Format

Send to

Choose Destination
See comment in PubMed Commons below
BMC Womens Health. 2009 Jul 14;9:20. doi: 10.1186/1472-6874-9-20.

Tolerability of breast ductal lavage in women from families at high genetic risk of breast cancer.

Author information

1
Clinical Genetics Branch, National Cancer Institute, NIH, Rockville, MD, USA. LoudJ@mail.nih.gov

Abstract

BACKGROUND:

Ductal lavage (DL) has been proposed as a minimally-invasive, well-tolerated tool for obtaining breast epithelial cells for cytological evaluation of breast cancer risk. We report DL tolerability in BRCA1/2 mutation-positive and -negative women from an IRB-approved research study.

METHODS:

165 BRCA1/2 mutation-positive, 26 mutation-negative and 3 mutation unknown women underwent mammography, breast MRI and DL. Psychological well-being and perceptions of pain were obtained before and after DL, and compared with pain experienced during other screening procedures.

RESULTS:

The average anticipated and experienced discomfort rating for DL, 47 and 48 (0-100), were significantly higher (p < 0.01) than the anticipated and experienced discomfort of mammogram (38 and 34), MRI (36 and 25) or nipple aspiration (42 and 27). Women with greater pre-existing emotional distress experienced more DL-related discomfort than they anticipated. Women reporting DL-related pain as worse than expected were nearly three times more likely to refuse subsequent DL than those reporting it as the same or better than expected. Twenty-five percent of participants refused repeat DL at first annual follow-up.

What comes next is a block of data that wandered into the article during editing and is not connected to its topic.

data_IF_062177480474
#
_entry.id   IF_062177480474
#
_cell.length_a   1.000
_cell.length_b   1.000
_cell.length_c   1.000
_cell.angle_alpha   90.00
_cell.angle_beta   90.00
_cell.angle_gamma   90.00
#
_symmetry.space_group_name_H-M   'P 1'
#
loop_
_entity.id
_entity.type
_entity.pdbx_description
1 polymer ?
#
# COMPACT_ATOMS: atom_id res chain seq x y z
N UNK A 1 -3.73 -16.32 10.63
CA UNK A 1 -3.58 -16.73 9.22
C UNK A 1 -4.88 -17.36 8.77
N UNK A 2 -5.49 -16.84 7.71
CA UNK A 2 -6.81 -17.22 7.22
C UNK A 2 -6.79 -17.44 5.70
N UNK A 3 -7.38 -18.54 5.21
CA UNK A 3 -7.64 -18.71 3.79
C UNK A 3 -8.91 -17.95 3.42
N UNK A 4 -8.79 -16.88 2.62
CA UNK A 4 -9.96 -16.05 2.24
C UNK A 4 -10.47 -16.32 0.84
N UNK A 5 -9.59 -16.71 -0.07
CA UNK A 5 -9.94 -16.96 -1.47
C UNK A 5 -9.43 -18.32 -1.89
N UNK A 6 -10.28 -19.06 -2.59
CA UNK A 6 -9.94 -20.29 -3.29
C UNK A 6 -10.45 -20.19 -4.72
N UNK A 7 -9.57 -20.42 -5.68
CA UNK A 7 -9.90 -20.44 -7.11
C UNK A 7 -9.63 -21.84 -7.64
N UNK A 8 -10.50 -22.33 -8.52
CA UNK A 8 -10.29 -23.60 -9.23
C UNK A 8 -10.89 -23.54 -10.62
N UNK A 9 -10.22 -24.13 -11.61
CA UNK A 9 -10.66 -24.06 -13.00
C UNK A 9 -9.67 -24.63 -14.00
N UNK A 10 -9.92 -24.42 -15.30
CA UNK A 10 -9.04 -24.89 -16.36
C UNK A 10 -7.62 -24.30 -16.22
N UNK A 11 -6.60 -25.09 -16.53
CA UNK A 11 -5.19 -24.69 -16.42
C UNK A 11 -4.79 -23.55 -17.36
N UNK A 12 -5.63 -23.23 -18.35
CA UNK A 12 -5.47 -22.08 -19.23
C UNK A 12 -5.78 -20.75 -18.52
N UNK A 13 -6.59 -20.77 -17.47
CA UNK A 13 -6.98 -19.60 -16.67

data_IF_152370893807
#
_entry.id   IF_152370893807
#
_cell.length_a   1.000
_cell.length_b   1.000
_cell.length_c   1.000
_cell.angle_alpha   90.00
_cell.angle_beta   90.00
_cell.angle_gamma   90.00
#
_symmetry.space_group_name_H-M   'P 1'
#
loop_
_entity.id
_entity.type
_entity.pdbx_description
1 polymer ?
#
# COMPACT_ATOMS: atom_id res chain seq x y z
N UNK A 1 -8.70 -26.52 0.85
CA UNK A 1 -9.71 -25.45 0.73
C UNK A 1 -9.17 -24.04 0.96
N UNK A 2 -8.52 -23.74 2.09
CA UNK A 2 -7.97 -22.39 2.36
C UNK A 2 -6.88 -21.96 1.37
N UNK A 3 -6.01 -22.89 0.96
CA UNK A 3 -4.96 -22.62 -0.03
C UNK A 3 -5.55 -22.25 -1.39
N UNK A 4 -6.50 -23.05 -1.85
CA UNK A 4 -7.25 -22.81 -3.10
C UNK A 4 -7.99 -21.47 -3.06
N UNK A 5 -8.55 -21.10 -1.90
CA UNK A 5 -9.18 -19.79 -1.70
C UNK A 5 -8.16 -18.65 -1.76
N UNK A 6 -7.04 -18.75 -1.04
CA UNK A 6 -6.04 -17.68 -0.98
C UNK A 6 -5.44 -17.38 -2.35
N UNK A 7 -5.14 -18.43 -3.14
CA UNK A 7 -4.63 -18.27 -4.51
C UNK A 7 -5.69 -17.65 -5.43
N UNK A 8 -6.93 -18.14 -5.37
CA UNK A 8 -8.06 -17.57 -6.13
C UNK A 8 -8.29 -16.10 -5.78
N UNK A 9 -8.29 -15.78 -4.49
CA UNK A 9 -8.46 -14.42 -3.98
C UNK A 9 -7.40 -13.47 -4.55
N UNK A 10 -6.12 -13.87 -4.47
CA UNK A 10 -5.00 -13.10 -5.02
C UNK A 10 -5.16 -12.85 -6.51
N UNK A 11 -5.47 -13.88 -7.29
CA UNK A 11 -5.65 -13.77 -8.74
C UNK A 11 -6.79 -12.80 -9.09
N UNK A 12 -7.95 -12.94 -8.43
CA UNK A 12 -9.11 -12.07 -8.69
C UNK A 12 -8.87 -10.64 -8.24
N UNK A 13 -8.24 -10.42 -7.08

CONCLUSION:

DL was anticipated to be and experienced as more uncomfortable than other procedures used in breast cancer screening. Higher underlying psychological distress was associated with decreased DL tolerability.

PMID:
19602282
PMCID:
PMC2731043
DOI:
10.1186/1472-6874-9-20
[Indexed for MEDLINE]
Free PMC Article
PubMed Commons home

PubMed Commons

0 comments
How to join PubMed Commons

    Supplemental Content

    Full text links

    Icon for BioMed Central Icon for PubMed Central
    Loading ...
    Support Center